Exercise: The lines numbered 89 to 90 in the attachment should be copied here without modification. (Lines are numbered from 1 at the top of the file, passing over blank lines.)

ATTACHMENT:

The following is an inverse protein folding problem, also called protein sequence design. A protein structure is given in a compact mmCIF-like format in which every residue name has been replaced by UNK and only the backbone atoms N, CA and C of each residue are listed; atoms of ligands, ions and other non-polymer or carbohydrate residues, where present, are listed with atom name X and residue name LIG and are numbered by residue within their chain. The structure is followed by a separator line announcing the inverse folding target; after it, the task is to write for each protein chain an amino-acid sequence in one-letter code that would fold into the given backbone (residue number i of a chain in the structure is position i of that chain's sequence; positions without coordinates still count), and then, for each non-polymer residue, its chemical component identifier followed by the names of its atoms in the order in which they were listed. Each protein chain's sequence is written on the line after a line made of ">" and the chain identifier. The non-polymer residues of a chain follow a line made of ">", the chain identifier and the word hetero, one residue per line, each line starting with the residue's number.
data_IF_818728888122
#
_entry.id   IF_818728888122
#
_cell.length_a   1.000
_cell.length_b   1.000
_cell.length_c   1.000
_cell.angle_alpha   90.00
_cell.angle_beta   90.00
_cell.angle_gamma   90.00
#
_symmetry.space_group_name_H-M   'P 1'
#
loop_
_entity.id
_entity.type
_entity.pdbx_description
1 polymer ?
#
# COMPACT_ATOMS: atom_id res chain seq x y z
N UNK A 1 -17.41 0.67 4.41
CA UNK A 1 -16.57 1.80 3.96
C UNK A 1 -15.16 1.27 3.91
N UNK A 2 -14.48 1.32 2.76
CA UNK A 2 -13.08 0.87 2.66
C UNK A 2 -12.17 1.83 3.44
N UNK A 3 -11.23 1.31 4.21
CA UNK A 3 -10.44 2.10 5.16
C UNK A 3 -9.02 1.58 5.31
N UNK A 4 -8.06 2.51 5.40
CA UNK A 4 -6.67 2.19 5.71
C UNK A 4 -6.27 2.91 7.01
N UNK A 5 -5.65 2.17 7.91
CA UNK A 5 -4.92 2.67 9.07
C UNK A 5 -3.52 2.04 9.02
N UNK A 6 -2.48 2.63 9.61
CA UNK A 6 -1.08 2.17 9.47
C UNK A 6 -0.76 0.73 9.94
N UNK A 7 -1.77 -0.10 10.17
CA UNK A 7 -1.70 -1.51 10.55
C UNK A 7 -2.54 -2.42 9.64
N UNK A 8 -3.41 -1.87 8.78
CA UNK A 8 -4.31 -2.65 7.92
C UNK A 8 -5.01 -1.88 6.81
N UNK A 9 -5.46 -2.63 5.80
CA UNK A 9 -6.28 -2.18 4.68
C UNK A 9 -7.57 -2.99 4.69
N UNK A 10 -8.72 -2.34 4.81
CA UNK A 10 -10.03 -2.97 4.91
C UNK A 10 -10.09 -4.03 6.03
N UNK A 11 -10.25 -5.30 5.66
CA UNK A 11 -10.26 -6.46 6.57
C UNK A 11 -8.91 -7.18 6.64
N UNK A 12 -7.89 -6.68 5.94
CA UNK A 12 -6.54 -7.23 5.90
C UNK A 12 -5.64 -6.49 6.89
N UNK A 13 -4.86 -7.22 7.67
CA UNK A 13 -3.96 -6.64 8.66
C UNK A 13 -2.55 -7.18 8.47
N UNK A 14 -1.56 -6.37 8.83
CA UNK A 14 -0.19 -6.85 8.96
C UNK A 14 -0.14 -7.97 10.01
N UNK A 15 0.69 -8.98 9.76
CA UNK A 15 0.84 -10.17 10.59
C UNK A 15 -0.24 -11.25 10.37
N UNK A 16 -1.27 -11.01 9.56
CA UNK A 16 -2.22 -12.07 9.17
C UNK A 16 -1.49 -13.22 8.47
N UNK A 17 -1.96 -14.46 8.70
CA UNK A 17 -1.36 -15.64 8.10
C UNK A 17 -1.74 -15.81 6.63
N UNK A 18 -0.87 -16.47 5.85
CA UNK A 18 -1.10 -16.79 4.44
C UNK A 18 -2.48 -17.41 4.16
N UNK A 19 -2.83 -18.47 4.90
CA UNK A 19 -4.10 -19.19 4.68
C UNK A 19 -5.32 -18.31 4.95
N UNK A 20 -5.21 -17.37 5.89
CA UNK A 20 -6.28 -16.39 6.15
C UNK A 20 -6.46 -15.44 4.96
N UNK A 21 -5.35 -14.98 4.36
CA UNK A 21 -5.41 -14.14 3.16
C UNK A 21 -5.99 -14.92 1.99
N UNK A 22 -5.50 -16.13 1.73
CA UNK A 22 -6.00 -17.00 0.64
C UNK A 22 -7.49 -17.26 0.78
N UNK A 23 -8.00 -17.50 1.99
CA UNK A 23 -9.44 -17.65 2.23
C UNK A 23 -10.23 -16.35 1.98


CA UNK A 23 -9.44 -17.65 2.23
C UNK A 23 -10.23 -16.35 1.98